Direct costs are easy to 'attach' to an object. Say, a manufacturer is making widgets. They take 5 feet of lumber, two screws, and one ounce of purple paint and five minutes of labor. Its easy to measure the amount of lumber, etc. However, what about the property tax bill/expense? How much of this should be called an expense of the manufacturing division, the sales division, the general office division, the Human Resources division, etc. etc. ??? That's called an indirect cost. (which all businesses have)
There's the issue: Top management's goal for allocating indirect cost is to accurately measure the complete, true cost of this object. What is often the goal of the supervisor or division head when it comes to allocating indirect cost? How can management deal with this issue?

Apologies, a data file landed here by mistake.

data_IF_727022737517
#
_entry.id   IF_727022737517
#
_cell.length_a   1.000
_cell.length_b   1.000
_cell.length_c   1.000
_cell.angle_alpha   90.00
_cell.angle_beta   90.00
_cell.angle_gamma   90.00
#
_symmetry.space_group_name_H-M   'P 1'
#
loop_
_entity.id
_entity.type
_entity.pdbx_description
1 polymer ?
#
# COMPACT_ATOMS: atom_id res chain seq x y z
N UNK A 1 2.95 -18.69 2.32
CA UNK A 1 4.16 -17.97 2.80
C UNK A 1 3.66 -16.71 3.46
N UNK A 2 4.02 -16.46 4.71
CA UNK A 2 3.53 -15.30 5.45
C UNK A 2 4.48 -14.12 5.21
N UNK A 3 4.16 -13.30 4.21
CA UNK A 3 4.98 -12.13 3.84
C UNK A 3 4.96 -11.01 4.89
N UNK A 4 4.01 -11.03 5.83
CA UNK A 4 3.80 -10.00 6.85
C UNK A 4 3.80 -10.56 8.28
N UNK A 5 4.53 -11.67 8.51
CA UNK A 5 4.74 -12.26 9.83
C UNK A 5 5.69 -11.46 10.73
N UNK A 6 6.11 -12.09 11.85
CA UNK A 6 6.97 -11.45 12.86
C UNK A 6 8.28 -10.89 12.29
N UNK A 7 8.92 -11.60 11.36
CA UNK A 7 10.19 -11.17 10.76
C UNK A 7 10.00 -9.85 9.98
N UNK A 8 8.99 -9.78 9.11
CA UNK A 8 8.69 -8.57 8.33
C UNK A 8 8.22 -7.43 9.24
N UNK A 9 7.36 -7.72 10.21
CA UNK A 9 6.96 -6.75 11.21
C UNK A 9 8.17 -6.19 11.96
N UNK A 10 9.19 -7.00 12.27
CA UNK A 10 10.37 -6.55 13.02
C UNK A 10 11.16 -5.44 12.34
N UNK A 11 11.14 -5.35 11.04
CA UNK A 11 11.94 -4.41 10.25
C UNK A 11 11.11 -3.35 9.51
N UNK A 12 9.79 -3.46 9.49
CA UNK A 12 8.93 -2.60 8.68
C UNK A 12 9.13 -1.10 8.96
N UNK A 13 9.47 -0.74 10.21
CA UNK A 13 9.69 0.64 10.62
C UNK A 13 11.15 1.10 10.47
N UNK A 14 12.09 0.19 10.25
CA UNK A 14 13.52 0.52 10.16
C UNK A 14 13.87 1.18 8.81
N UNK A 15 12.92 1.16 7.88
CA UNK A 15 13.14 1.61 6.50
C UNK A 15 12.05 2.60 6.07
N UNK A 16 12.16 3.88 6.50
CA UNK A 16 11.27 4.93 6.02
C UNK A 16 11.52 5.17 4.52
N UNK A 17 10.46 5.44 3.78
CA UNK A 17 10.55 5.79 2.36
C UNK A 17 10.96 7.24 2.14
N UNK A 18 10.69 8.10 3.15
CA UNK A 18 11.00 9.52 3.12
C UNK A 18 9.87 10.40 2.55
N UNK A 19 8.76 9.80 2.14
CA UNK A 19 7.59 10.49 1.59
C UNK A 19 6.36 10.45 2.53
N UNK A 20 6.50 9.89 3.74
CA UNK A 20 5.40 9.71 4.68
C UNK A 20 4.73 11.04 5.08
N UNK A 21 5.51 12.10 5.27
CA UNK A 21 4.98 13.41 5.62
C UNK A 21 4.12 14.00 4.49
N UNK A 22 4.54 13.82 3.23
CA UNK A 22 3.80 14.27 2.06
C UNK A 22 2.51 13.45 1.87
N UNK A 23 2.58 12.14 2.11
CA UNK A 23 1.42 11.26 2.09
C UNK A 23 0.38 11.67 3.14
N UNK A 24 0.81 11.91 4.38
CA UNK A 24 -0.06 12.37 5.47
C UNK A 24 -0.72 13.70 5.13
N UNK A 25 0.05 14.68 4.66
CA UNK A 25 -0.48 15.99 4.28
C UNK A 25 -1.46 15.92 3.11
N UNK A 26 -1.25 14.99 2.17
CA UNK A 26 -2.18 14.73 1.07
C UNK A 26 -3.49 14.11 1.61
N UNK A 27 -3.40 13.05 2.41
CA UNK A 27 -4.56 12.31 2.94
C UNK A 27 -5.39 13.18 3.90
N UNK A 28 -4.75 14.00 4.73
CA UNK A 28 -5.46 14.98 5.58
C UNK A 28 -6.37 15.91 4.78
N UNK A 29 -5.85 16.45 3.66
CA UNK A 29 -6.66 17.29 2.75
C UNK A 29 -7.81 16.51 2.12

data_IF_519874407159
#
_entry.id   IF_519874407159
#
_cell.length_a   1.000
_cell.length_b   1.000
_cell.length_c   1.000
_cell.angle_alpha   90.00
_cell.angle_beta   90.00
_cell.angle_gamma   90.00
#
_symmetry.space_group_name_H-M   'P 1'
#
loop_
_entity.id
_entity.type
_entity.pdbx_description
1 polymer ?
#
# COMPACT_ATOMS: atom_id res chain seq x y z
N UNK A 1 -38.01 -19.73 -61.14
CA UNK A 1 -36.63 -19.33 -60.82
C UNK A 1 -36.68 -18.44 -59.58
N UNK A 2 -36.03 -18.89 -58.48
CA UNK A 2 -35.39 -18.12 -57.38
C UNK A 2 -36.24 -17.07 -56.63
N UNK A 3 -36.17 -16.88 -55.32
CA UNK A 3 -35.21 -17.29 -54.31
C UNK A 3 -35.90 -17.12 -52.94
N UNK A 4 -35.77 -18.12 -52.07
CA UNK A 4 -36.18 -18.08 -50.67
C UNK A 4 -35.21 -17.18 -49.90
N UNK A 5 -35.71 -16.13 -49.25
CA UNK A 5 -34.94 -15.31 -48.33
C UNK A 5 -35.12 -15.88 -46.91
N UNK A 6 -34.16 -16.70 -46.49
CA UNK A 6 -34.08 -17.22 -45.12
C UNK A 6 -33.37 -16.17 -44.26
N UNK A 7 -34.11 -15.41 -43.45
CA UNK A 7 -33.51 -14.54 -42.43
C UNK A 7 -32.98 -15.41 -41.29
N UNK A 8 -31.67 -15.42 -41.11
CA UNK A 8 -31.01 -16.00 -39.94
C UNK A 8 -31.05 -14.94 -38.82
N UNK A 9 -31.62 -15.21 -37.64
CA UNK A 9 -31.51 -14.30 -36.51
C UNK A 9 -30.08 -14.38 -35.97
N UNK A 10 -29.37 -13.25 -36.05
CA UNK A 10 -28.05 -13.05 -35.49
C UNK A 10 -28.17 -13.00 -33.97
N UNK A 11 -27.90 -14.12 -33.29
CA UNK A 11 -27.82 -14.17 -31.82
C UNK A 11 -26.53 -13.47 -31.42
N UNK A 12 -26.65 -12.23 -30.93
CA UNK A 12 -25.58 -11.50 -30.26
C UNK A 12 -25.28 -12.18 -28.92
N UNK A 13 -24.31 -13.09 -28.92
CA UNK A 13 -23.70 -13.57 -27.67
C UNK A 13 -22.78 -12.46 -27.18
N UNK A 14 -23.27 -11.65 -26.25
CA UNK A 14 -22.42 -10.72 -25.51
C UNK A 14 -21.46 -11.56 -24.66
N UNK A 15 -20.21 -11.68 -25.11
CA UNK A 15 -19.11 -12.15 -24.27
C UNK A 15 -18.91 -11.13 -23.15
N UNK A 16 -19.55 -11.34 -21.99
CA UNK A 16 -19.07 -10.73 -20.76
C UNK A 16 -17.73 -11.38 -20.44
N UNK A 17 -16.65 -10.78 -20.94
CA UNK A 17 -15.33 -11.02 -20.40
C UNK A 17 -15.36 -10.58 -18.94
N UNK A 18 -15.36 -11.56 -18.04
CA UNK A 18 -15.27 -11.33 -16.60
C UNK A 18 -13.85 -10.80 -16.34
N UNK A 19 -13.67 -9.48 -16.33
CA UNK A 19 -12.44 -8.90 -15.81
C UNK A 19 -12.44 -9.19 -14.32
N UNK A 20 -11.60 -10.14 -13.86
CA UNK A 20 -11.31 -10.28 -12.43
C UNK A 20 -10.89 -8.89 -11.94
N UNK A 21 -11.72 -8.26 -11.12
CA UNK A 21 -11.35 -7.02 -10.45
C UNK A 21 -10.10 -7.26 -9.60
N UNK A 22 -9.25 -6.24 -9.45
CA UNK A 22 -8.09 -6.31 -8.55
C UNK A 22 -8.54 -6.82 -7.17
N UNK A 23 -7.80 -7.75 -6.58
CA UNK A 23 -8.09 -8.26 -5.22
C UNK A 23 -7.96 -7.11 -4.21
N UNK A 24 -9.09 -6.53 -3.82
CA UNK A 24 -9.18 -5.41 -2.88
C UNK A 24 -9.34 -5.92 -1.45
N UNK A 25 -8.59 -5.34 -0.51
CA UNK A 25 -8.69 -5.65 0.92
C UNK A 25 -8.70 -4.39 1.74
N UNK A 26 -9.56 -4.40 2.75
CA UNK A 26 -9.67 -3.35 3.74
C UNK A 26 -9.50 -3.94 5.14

What is often the goal of the supervisor or division head when it comes to allocating indirect cost?
The supervisor or division head thinks the following about allocating indirect cost.
1. He doesn't like it because he doesn't control those costs. Part of being effective in managing production is to control and minimize the costs. Indirect costs are often pushed on his department with no explanation and no rationale for how they might have been allocated.
2. Allocation methods may not fairly apportion costs based on the way a division head would. There are various methods of allocation ...
In a 371 word solution, the questions are answered in detail.